“The client is a wine producer himself and asked us for a chic, rustic aesthetic,” says Jonathan Primeau, founder and president of Canadian-based CellArt, known for projects conceived from the eye of a conceptual artist. Working from architectural plans drawn up by PUNCH in Las Vegas, CellArt’s head of creation Dominique Légaré conjured a clean, modern alpine vibe, swathing the double-height interior with locally sourced birch that was sealed with natural oils. (“The client wanted no chemicals used,” says Primeau.) Légaré juxtaposed the timber envelope with custom imported Italian furniture, a glamorous crystal chandelier, a spiral staircase leading to a mezzanine lounge, and a tempered glass fireplace that seems to float in the middle of the room. “We could have maximized the space even more, but quantity was not the point,” says Primeau, noting a trend in private cellars: “The more expensive the project, the fewer bottles, which allows us to be more artistic.”

A fully stocked wine library with walnut casework and walls furnished and decorated with charcoal-colored armchairs, modern coffee table, limestone fireplace and an Italian abstract painting displayed on the mantle.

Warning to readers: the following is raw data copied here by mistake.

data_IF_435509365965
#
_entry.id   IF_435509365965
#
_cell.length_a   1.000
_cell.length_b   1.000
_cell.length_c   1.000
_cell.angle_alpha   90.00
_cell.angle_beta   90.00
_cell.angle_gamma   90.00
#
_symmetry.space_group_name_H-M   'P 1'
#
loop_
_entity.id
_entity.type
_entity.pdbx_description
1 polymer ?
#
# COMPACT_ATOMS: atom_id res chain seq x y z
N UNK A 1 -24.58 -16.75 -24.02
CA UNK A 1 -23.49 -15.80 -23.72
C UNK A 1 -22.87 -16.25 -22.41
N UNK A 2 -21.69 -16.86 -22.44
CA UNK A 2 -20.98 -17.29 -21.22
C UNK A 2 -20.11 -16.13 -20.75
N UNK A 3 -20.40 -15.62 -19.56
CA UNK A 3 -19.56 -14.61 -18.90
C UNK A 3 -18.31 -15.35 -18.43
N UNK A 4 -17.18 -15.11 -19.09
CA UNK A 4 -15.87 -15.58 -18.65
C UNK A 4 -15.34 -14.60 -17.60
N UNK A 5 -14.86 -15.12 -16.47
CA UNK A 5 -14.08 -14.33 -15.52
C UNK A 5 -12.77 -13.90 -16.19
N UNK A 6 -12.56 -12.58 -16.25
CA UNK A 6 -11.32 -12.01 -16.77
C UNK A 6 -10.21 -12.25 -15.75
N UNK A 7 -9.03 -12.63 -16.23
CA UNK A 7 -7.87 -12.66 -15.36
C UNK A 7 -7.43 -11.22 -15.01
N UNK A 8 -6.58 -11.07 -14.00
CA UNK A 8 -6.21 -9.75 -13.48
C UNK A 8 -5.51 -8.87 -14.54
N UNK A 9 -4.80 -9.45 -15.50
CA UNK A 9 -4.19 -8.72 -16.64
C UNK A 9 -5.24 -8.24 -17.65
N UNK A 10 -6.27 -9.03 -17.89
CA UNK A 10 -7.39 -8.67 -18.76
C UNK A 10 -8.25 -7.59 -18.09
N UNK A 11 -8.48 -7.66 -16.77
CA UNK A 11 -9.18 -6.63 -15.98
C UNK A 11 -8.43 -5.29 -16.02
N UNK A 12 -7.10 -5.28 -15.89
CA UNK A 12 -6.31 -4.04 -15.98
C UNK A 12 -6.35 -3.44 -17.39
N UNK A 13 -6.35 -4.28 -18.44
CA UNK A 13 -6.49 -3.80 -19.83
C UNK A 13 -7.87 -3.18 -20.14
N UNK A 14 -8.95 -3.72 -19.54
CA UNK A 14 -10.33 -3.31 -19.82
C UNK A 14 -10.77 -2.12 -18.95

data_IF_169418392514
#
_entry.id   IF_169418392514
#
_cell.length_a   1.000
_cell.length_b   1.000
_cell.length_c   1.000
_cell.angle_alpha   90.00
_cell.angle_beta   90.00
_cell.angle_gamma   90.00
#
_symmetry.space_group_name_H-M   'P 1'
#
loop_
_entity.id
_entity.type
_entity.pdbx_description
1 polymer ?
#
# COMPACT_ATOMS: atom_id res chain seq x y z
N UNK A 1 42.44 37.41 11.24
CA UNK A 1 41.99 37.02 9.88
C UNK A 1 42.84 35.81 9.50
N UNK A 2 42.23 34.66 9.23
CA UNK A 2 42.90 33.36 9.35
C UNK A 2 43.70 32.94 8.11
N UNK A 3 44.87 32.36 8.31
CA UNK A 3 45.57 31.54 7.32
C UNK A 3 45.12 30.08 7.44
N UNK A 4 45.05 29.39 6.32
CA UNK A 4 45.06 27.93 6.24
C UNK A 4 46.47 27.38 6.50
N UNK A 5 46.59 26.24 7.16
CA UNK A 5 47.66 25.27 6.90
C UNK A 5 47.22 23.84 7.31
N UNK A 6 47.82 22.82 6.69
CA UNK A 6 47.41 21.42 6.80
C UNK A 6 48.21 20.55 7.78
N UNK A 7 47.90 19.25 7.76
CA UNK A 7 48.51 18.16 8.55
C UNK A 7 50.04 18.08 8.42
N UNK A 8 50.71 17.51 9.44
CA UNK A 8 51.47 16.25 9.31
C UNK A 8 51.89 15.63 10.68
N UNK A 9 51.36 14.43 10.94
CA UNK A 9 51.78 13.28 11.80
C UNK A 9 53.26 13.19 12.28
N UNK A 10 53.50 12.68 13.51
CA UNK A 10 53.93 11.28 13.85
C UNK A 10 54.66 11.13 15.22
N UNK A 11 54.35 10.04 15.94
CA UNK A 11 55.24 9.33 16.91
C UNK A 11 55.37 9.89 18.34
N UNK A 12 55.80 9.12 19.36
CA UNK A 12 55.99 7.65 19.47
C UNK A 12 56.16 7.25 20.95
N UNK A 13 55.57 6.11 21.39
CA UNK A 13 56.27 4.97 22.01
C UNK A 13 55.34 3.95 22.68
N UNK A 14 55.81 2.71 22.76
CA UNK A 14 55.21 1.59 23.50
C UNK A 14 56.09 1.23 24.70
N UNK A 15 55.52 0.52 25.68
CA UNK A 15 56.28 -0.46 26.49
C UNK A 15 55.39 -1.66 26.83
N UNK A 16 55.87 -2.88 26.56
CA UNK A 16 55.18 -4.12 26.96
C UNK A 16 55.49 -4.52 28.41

Fully-stocked wine library in Long Island, New York

Architecture and Interior Design: Smiros & Smiros Architects, smiros.com

Square Feet: 300

Bottle Capacity: 1,000

Highlights: WhisperKOOL Phantom 8000 FD temperature and humidity control, built-in humidor with a Cigar Oasis Plus 3.0 system for 1,000 cigars

Jim Smiros has worked with these clients on at least 10 projects over the last 20 years, including residences in London, Moscow, and Miami Beach. This primary home, a late-1800s, Queen Anne–style building on a larger estate, has undergone several updates and renovations, including this conversion of a little-used dining room into a handsome wine library. “They wanted a sort of smoky mood,” says Smiros, reflecting on the palette his firm chose for the space, which is finished with a charcoal gray silk rug, gray suede armchairs with walnut bases, and a ceiling the color of platinum. The cozy yet sleek room is enveloped by refrigerated wine storage and a built-in humidor—behind a walnut door at left—all gleaming with polished nickel trims set within walnut casework. The Chesneys limestone fireplace has a custom herringbone brick firebox and, above it, a painting by Italian artist Valerio Adami.